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Canterbury Tales: Geoffrey Chaucer's Groupings

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Chaucer himself says as much towards the beginning and end of the poem that he tells us that he is looking at each of the pilgrims in terms of rank, clothing, physical and moral state and the person’s actual reason for being on thepilgrimage (‘estaat’, ‘array’ and ’cause’). “A Knight there was, and that a worthy man”. (…) “And wente for to doon his pilgrymage”. The detail in this portrait is the same with all characters. For example, there is a whole host of terms such as ‘sworthy’, ‘trouthe’ and ‘honour’. And there is also a great list of names relating to the battles and tournaments the Knight fought (‘Alisaundre’, ‘Pruce’, ‘Lettow’). After that we are given more personal and maybe surprising traits to consider. His speech is ‘as meeke as is a mayde’, he never spoke rudely (‘no vileynye ne sayde’), his horse is fine but not flashy, and most particularly, we are told that he has come straight from his sea voyage to be on this pilgrimage. All these characteristics summed up make him an individual and coupled with the fact that all the places mentioned were real and historical, they even suggest that the Knight may be modelled on a real figure. The point is that some aspects of him seem to be real, for there is just enough variety and complexity in the surface detail to suggest that he could have existed – even if in fact he did not. All those terms used to introduce the Knight are really of one sort: ‘worthy’, ‘trouthe’ and ‘honour’ are all highly abstract terms and all express chivalric ideals.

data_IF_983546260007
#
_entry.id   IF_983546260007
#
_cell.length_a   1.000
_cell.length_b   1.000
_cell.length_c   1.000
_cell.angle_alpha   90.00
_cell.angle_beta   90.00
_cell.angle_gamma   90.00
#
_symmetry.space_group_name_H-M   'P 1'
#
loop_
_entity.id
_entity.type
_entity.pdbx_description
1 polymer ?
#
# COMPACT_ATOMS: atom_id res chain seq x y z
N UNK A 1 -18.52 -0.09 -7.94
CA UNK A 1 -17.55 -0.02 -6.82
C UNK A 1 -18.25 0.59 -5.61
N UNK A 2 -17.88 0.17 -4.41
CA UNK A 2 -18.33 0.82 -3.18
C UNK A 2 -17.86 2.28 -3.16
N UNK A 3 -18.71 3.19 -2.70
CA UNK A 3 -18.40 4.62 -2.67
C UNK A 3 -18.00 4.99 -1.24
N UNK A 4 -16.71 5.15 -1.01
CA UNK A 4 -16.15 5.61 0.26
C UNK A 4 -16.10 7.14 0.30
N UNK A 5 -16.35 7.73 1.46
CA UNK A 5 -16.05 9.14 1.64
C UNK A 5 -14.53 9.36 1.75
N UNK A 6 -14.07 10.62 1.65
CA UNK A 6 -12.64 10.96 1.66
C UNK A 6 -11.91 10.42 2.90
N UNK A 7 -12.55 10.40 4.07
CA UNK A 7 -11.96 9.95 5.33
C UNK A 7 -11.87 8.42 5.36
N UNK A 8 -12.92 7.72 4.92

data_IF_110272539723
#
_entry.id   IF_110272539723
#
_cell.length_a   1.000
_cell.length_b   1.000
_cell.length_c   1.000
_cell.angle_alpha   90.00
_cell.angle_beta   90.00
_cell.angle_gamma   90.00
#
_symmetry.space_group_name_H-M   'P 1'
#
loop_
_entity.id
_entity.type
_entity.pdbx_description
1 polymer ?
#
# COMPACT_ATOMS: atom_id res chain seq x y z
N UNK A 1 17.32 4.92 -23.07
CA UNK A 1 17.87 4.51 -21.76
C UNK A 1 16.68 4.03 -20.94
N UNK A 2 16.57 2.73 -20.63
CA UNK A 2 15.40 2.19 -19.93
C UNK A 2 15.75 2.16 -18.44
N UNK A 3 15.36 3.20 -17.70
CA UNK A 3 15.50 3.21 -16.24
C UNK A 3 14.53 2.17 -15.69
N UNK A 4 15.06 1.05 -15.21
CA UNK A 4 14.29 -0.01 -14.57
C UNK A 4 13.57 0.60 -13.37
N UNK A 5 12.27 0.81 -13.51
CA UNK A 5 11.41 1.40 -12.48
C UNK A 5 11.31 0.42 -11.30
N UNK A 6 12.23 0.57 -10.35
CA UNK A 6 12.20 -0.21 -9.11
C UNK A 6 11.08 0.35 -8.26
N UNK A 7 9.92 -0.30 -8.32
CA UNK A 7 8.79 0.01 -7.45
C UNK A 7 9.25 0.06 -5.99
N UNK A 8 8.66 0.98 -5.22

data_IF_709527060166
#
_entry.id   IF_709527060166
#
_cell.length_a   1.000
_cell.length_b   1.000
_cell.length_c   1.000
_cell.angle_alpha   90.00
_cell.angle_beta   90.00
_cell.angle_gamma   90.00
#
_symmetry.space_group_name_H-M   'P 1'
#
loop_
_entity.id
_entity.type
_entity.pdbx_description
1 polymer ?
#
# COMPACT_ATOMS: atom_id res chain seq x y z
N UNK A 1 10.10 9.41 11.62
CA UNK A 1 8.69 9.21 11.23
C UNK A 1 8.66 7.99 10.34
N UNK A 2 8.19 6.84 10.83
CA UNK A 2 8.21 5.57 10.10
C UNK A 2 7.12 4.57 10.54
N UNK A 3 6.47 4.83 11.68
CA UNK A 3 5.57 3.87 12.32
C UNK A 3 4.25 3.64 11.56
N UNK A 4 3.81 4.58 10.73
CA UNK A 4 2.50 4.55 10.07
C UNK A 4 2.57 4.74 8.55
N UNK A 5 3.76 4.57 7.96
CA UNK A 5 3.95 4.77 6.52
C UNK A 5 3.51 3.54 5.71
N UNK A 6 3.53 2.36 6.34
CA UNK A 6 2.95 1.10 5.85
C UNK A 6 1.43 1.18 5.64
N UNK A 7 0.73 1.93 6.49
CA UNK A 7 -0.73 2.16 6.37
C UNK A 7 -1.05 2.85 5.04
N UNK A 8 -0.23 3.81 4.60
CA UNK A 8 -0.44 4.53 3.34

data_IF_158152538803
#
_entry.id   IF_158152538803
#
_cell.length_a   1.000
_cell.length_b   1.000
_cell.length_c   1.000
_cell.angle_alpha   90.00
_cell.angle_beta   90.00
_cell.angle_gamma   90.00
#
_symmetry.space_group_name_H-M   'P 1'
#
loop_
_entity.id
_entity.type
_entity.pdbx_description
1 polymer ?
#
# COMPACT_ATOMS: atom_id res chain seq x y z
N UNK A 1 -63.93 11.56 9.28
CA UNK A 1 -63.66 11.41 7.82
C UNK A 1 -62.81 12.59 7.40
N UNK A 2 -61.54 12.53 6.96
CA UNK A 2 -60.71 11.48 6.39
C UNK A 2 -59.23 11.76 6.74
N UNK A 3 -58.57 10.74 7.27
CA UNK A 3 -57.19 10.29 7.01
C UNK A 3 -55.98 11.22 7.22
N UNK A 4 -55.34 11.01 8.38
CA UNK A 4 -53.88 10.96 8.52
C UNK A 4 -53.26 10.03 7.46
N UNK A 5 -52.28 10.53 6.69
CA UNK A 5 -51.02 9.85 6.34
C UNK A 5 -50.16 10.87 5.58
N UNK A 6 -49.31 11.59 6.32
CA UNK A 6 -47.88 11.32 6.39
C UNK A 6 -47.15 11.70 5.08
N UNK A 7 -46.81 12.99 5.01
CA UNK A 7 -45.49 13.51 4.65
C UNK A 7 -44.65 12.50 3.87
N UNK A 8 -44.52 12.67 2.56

The Knight starts off as a highly idealized and crusading knight. Meek in bearing, restrained in speech, so eager to go on the pilgrimage that he did not change his clothes. He is an ideally modest and pious crusading knight. He is as much a ‘type’ of knight as an individual, a simplified ‘caricature’ as much as a complex character. As Chaucer develops him he is also an ideal figure: ‘a verray, parfit gentil knyght’. He is both ‘real’ and ‘ideal’. This applies to all the pilgrims. They are not all equally ‘individual’ or equally ‘typical’, and us as readers need to judge them according to the contribution these elements of the characterization. The Knight is a representative figure in a larger social and divine scheme of things, but that he is also individual and a human being in his own right.